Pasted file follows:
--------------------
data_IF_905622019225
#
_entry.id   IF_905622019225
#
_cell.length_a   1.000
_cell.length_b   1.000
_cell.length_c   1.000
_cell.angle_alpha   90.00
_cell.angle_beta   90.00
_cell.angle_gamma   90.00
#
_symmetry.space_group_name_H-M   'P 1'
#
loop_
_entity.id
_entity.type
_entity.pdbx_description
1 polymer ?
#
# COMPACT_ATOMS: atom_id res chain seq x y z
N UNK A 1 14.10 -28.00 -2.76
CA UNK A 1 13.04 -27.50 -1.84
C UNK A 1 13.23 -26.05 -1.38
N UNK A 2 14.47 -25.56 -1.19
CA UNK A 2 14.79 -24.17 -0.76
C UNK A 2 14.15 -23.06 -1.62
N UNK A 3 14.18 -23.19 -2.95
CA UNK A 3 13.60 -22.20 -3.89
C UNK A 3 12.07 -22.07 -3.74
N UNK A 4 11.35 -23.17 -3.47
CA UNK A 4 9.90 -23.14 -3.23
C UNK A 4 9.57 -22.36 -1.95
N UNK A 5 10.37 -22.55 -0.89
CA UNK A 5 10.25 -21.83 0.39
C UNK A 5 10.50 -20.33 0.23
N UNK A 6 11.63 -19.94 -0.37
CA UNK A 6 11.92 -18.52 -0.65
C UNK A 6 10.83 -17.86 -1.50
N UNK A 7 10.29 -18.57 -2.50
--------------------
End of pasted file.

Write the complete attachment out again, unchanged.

data_IF_905622019225
#
_entry.id   IF_905622019225
#
_cell.length_a   1.000
_cell.length_b   1.000
_cell.length_c   1.000
_cell.angle_alpha   90.00
_cell.angle_beta   90.00
_cell.angle_gamma   90.00
#
_symmetry.space_group_name_H-M   'P 1'
#
loop_
_entity.id
_entity.type
_entity.pdbx_description
1 polymer ?
#
# COMPACT_ATOMS: atom_id res chain seq x y z
N UNK A 1 14.10 -28.00 -2.76
CA UNK A 1 13.04 -27.50 -1.84
C UNK A 1 13.23 -26.05 -1.38
N UNK A 2 14.47 -25.56 -1.19
CA UNK A 2 14.79 -24.17 -0.76
C UNK A 2 14.15 -23.06 -1.62
N UNK A 3 14.18 -23.19 -2.95
CA UNK A 3 13.60 -22.20 -3.89
C UNK A 3 12.07 -22.07 -3.74
N UNK A 4 11.35 -23.17 -3.47
CA UNK A 4 9.90 -23.14 -3.23
C UNK A 4 9.57 -22.36 -1.95
N UNK A 5 10.37 -22.55 -0.89
CA UNK A 5 10.25 -21.83 0.39
C UNK A 5 10.50 -20.33 0.23
N UNK A 6 11.63 -19.94 -0.37
CA UNK A 6 11.92 -18.52 -0.65
C UNK A 6 10.83 -17.86 -1.50
N UNK A 7 10.29 -18.57 -2.50